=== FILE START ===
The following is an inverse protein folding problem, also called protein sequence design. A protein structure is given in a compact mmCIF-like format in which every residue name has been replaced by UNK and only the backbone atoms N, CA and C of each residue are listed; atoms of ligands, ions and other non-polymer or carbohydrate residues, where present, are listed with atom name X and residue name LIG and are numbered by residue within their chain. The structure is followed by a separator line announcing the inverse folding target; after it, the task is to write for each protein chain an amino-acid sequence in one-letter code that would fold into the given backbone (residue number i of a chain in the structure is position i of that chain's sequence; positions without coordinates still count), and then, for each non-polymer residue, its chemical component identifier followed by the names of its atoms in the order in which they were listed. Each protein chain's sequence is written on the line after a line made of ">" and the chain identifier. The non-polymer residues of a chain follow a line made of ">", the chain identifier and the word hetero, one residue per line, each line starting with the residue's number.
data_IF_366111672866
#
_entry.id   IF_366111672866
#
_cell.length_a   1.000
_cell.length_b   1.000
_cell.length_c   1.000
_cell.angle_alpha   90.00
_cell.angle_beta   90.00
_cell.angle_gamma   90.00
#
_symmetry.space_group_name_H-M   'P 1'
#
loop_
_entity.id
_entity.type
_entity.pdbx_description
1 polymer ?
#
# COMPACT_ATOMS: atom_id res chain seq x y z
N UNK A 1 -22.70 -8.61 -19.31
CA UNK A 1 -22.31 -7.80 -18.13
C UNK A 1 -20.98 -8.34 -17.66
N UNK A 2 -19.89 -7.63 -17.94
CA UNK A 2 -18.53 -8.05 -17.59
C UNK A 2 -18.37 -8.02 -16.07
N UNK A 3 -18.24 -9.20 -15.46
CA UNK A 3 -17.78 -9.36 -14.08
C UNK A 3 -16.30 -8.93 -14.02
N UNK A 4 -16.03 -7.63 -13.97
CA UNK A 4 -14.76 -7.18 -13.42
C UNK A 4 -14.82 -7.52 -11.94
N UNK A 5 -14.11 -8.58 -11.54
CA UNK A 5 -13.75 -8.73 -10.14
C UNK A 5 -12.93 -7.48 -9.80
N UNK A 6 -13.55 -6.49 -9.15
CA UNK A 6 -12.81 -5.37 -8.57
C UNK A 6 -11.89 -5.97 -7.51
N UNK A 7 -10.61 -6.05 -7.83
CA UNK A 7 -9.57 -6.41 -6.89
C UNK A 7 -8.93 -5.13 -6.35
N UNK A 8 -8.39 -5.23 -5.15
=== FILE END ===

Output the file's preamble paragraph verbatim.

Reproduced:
The following is an inverse protein folding problem, also called protein sequence design. A protein structure is given in a compact mmCIF-like format in which every residue name has been replaced by UNK and only the backbone atoms N, CA and C of each residue are listed; atoms of ligands, ions and other non-polymer or carbohydrate residues, where present, are listed with atom name X and residue name LIG and are numbered by residue within their chain. The structure is followed by a separator line announcing the inverse folding target; after it, the task is to write for each protein chain an amino-acid sequence in one-letter code that would fold into the given backbone (residue number i of a chain in the structure is position i of that chain's sequence; positions without coordinates still count), and then, for each non-polymer residue, its chemical component identifier followed by the names of its atoms in the order in which they were listed. Each protein chain's sequence is written on the line after a line made of ">" and the chain identifier. The non-polymer residues of a chain follow a line made of ">", the chain identifier and the word hetero, one residue per line, each line starting with the residue's number.